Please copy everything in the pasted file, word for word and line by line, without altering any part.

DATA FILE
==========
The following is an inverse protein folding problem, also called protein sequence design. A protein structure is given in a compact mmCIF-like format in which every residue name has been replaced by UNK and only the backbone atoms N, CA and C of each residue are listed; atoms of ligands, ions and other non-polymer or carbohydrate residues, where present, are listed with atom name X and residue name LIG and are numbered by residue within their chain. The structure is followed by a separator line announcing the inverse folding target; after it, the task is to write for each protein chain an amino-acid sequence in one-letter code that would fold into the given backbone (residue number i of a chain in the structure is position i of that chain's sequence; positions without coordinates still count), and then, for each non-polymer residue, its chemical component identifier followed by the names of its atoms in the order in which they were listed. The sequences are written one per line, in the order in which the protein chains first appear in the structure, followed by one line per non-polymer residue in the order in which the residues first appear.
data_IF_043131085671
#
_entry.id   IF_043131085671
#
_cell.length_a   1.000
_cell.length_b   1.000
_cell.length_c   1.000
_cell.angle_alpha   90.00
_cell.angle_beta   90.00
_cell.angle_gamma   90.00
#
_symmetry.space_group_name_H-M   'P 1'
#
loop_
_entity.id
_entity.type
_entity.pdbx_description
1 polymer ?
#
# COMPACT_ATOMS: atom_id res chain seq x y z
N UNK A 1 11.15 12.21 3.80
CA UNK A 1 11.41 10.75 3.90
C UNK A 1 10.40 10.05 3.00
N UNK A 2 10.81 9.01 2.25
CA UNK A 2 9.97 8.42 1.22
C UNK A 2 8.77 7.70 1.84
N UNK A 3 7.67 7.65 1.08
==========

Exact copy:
The following is an inverse protein folding problem, also called protein sequence design. A protein structure is given in a compact mmCIF-like format in which every residue name has been replaced by UNK and only the backbone atoms N, CA and C of each residue are listed; atoms of ligands, ions and other non-polymer or carbohydrate residues, where present, are listed with atom name X and residue name LIG and are numbered by residue within their chain. The structure is followed by a separator line announcing the inverse folding target; after it, the task is to write for each protein chain an amino-acid sequence in one-letter code that would fold into the given backbone (residue number i of a chain in the structure is position i of that chain's sequence; positions without coordinates still count), and then, for each non-polymer residue, its chemical component identifier followed by the names of its atoms in the order in which they were listed. The sequences are written one per line, in the order in which the protein chains first appear in the structure, followed by one line per non-polymer residue in the order in which the residues first appear.
data_IF_043131085671
#
_entry.id   IF_043131085671
#
_cell.length_a   1.000
_cell.length_b   1.000
_cell.length_c   1.000
_cell.angle_alpha   90.00
_cell.angle_beta   90.00
_cell.angle_gamma   90.00
#
_symmetry.space_group_name_H-M   'P 1'
#
loop_
_entity.id
_entity.type
_entity.pdbx_description
1 polymer ?
#
# COMPACT_ATOMS: atom_id res chain seq x y z
N UNK A 1 11.15 12.21 3.80
CA UNK A 1 11.41 10.75 3.90
C UNK A 1 10.40 10.05 3.00
N UNK A 2 10.81 9.01 2.25
CA UNK A 2 9.97 8.42 1.22
C UNK A 2 8.77 7.70 1.84
N UNK A 3 7.67 7.65 1.08